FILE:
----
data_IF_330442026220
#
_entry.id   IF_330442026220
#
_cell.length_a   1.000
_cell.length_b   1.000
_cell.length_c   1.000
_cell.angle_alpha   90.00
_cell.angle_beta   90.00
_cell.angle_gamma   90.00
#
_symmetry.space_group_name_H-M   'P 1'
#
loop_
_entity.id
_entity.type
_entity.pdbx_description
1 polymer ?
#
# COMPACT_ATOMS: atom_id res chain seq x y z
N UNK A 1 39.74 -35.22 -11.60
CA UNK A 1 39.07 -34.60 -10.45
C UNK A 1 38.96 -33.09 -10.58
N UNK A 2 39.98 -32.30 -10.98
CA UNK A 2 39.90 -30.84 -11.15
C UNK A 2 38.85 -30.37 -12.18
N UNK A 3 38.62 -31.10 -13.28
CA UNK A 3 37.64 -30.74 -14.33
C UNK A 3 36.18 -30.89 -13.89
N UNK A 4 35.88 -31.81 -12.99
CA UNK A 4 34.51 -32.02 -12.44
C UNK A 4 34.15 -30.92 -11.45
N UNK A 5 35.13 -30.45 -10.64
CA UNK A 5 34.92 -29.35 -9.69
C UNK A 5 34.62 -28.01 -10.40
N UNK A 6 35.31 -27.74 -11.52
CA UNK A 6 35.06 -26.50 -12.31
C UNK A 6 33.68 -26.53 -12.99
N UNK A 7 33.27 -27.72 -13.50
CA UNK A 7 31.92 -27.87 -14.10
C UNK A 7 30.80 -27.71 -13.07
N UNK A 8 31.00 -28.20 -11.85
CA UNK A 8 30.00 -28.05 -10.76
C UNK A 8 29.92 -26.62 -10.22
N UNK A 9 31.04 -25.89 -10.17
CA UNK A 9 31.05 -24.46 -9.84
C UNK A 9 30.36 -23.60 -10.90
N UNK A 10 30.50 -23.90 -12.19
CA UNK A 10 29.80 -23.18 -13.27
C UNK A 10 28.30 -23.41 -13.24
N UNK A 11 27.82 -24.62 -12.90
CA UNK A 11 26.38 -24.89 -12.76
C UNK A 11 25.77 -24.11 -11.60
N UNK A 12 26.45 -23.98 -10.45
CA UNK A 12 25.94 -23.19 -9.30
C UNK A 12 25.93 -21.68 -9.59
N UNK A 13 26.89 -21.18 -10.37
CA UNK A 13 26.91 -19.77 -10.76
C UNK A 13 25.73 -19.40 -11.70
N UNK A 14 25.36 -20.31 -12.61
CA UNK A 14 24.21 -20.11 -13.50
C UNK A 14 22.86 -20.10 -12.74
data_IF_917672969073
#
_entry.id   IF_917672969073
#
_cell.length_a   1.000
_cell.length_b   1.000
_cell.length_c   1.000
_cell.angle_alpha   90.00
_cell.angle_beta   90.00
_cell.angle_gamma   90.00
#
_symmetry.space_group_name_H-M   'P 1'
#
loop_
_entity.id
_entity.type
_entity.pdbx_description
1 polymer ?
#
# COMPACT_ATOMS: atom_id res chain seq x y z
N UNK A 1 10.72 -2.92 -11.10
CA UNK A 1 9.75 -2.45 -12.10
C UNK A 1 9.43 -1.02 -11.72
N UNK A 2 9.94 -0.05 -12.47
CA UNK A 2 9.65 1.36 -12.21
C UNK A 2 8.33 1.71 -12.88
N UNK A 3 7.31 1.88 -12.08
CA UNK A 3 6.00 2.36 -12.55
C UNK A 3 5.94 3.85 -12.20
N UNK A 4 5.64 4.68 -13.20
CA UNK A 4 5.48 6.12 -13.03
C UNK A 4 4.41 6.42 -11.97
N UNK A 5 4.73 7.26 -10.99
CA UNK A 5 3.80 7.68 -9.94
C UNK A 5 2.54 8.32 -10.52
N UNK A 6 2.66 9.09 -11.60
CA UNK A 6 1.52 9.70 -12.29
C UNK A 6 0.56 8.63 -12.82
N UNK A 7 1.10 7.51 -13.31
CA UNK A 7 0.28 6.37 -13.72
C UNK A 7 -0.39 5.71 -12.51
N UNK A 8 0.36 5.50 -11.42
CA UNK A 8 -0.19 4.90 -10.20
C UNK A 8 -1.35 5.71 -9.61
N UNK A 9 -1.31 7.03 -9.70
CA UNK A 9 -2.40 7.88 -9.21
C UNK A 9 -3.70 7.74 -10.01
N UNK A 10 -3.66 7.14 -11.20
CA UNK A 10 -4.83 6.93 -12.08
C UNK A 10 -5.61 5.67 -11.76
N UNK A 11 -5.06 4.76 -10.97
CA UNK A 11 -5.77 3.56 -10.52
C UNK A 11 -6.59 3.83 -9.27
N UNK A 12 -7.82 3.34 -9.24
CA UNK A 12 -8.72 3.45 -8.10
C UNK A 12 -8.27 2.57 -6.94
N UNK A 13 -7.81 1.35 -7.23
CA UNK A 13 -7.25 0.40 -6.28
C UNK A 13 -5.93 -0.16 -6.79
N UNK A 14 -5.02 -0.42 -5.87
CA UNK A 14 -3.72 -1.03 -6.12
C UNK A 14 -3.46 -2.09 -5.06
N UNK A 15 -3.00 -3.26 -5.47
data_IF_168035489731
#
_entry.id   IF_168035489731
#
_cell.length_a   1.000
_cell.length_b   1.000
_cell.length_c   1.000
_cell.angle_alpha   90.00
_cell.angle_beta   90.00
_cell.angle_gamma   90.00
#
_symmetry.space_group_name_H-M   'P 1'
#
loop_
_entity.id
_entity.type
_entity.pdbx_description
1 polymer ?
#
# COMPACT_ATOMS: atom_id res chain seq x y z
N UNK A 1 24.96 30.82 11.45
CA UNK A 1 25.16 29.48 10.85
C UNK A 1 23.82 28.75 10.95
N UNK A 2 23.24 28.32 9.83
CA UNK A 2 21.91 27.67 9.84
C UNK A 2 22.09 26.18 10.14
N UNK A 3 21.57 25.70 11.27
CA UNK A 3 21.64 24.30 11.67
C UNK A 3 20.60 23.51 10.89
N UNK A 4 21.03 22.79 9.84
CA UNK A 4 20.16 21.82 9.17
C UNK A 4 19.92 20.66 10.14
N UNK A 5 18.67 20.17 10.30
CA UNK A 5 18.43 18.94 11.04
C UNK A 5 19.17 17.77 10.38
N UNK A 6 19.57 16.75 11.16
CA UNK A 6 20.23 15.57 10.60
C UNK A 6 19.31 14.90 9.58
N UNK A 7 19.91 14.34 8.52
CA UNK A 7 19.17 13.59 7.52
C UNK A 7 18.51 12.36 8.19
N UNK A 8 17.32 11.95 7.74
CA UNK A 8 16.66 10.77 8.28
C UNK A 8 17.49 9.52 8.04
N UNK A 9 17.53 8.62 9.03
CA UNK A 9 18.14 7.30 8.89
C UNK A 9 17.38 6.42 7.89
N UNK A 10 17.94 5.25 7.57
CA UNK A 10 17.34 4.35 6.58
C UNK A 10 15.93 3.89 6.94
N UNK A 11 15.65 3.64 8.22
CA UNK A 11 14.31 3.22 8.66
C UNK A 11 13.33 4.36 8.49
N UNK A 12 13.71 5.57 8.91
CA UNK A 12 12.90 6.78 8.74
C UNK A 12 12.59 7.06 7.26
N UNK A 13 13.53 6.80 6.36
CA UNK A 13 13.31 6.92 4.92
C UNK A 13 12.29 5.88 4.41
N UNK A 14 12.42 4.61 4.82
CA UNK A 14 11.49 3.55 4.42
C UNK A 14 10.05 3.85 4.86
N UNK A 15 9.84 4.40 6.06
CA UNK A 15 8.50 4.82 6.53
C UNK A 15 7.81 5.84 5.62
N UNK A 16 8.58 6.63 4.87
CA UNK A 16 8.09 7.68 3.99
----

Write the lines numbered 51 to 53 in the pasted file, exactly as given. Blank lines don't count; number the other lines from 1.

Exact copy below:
N UNK A 11 27.82 -24.62 -12.90
CA UNK A 11 26.38 -24.89 -12.76
C UNK A 11 25.77 -24.11 -11.60